Fallow deer resting
It's been incredibly warm for late September/early October - far too warm for much activity in the daytime. This is the time of year when photographers flock to the park to take images of the rut, pictures of stags locking horns. The park echoes to the sound of belling stags trying to impress as many does as possible with a series of deep bellows and rapid grunts, their breath turning to vapour in the cool autumn air. This week the deer are in heat with temperatures to match. Most of the 'action' happens between dusk and dawn but in a normal year, when the weather is cooler, there's still a chance to watch stags lock antlers during the morning and late afternoon, but this year the heat has taken its toll and the deer are lethargic.
Young fallow deer keeps an eye on me
The female deer still have young with them and are very protective at the moment. What with the stags in rut and the does guarding their young now is not the time to get too close to the herds nor to allow dogs to 'worry' the wild deer. In spite of notices posted in many places in the park requesting dog owners to keep their dogs on leads for the time being, I saw only one dog owner abiding by the rules while I was there, putting the deer's welfare before their own gratification. No wonder there have been incidents of stags attacking humans this week.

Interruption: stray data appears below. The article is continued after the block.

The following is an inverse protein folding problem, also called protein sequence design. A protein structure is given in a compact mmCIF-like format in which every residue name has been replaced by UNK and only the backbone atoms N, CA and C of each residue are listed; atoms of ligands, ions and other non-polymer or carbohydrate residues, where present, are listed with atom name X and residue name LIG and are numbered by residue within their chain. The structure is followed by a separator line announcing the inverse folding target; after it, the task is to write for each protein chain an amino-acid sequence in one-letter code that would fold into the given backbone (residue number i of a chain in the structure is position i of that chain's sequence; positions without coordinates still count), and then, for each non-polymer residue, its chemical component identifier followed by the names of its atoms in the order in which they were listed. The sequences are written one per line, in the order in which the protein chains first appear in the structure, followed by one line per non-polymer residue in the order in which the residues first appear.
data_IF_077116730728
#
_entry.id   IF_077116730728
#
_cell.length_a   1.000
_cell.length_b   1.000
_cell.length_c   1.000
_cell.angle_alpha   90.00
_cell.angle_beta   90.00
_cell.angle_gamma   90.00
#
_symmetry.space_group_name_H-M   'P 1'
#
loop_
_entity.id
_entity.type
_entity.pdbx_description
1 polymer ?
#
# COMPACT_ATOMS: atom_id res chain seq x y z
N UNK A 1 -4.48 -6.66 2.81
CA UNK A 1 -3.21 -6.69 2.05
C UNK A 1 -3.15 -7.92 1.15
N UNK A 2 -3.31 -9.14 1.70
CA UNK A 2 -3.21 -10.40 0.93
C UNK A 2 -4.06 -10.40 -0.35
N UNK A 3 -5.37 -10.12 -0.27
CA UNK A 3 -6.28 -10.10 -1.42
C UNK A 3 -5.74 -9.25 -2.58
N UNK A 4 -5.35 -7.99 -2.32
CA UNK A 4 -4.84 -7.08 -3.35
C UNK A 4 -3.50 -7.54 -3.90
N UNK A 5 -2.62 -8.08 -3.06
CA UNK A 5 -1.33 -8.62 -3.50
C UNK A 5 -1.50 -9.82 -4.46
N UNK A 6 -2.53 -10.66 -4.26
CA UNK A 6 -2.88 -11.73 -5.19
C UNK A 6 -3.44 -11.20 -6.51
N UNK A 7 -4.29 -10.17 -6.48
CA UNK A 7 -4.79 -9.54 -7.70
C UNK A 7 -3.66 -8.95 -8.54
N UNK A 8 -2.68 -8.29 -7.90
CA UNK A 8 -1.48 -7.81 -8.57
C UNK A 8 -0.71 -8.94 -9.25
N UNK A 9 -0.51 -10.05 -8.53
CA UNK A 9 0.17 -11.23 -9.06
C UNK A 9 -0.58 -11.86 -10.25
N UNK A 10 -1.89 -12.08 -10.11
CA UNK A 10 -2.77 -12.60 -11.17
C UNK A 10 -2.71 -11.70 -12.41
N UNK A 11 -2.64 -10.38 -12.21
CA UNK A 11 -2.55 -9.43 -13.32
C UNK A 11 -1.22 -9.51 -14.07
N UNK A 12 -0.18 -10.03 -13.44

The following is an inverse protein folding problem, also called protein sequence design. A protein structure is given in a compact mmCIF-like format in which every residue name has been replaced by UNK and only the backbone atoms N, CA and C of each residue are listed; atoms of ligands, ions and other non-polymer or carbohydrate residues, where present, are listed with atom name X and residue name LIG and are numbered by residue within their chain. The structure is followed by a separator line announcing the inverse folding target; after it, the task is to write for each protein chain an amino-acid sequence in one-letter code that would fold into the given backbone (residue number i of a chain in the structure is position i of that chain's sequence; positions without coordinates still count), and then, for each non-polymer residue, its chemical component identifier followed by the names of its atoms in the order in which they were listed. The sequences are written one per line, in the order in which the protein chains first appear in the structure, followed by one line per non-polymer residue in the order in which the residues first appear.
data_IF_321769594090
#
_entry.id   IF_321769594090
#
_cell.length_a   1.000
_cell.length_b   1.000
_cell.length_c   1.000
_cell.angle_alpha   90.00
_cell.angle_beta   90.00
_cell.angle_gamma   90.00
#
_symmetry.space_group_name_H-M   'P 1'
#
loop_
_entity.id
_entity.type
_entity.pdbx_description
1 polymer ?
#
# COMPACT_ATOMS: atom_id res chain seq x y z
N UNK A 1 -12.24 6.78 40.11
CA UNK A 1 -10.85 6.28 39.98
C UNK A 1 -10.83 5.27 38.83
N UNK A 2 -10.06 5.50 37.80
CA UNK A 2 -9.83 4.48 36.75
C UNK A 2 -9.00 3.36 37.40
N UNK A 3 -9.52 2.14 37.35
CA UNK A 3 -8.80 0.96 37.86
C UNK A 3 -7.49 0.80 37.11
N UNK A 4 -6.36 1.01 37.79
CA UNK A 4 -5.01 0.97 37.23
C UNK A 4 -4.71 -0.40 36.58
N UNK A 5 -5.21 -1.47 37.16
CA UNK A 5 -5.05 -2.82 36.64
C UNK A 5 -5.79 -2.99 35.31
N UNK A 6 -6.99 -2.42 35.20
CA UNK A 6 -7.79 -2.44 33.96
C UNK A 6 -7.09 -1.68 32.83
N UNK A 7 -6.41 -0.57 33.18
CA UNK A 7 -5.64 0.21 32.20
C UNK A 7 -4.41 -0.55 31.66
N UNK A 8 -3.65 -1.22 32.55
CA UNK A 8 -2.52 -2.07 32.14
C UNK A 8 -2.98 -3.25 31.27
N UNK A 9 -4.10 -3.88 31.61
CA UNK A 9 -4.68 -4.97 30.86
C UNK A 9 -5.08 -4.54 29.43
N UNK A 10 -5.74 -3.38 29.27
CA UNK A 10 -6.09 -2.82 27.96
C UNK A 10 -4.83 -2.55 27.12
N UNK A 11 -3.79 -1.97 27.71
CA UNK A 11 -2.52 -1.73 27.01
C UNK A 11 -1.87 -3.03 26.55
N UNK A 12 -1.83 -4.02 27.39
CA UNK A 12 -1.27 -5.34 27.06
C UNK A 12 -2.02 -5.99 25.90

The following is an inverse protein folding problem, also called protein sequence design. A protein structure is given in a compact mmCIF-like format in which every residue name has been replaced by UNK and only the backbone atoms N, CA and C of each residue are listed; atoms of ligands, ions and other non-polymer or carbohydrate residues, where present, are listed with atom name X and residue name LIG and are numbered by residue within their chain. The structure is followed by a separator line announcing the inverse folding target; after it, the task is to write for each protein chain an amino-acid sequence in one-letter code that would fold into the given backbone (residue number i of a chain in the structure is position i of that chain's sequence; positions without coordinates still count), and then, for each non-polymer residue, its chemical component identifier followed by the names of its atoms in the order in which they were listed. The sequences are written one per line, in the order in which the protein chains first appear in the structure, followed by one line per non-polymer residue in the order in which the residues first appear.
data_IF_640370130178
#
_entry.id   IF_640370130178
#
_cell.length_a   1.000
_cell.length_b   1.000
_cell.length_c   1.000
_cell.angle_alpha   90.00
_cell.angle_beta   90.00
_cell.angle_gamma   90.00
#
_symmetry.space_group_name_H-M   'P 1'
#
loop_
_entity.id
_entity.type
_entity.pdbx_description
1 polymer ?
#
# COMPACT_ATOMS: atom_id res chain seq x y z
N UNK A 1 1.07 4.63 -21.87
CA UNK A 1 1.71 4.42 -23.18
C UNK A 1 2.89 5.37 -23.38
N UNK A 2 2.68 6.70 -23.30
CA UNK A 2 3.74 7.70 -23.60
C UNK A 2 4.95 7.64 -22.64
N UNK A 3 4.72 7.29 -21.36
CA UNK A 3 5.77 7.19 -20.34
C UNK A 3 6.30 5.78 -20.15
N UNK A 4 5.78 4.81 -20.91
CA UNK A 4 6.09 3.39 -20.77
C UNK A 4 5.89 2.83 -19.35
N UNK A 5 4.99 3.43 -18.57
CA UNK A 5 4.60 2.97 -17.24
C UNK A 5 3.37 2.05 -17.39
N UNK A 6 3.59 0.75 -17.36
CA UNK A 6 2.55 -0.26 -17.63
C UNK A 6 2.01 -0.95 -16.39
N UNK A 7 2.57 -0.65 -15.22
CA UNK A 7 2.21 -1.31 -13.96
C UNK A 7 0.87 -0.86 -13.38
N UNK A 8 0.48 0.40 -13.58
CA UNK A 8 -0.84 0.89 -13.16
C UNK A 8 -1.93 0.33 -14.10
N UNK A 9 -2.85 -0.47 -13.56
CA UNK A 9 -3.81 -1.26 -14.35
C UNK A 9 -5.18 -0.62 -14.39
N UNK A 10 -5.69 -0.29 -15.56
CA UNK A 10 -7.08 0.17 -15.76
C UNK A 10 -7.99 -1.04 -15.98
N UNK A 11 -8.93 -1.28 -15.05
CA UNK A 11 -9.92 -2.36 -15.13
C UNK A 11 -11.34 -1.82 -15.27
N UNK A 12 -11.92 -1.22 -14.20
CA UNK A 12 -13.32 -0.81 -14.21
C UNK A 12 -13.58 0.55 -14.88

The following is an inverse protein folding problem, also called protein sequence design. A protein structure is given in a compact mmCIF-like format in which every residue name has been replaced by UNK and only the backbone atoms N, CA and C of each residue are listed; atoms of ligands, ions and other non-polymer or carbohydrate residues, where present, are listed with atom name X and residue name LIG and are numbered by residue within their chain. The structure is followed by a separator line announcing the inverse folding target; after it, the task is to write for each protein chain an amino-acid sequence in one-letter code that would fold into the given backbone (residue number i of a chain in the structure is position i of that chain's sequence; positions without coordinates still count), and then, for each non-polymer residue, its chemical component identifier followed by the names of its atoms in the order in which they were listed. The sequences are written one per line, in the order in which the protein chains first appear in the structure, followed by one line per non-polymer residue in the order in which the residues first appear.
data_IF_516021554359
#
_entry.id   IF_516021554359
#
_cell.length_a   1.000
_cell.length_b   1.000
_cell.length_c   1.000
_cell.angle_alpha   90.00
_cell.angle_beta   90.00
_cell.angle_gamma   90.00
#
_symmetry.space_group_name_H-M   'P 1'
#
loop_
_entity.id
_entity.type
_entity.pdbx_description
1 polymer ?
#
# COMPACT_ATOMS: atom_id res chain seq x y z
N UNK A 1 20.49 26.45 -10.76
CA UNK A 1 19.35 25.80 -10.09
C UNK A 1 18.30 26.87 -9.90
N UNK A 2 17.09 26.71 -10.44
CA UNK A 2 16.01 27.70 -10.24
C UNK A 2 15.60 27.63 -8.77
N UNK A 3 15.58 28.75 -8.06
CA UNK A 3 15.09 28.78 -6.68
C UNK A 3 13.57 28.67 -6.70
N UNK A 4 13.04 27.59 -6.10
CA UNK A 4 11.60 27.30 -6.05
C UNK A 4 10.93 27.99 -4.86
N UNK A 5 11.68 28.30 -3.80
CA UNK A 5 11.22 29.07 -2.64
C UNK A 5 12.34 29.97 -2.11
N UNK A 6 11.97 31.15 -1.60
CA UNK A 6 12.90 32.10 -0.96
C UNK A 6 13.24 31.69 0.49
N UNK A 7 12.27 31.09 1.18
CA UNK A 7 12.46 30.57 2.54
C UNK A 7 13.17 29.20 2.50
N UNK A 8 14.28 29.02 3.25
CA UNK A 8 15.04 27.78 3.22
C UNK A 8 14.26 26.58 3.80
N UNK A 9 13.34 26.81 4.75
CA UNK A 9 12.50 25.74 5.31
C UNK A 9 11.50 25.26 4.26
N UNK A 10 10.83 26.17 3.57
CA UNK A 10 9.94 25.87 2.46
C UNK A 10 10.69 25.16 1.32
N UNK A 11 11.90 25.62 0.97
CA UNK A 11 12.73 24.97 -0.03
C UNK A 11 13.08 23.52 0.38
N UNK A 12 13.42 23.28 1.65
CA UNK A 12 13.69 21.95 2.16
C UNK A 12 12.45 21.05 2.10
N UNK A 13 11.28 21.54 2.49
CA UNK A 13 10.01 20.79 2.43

Young fallow deer heads towards his mother
Hugging the shade
Albino fallow deer
Red deer proclaiming his prowess
This stag had 'acquired' a good sized harem but was still on the lookout for any stray does he could round up. Earlier I had come across a stag who'd obviously had a rough night and was recovering on his own in the shade. He look very dejected and may well have sustained some injuries over and above the indignity of defeat by a stronger rival.
Fallow doe heading for her herd
Time to make a run for it
You're going the wrong way!
Tender moment between doe and her youngster
I can't believe you're still hungry
Elsewhere in park . . .
Moorhen feeding her chick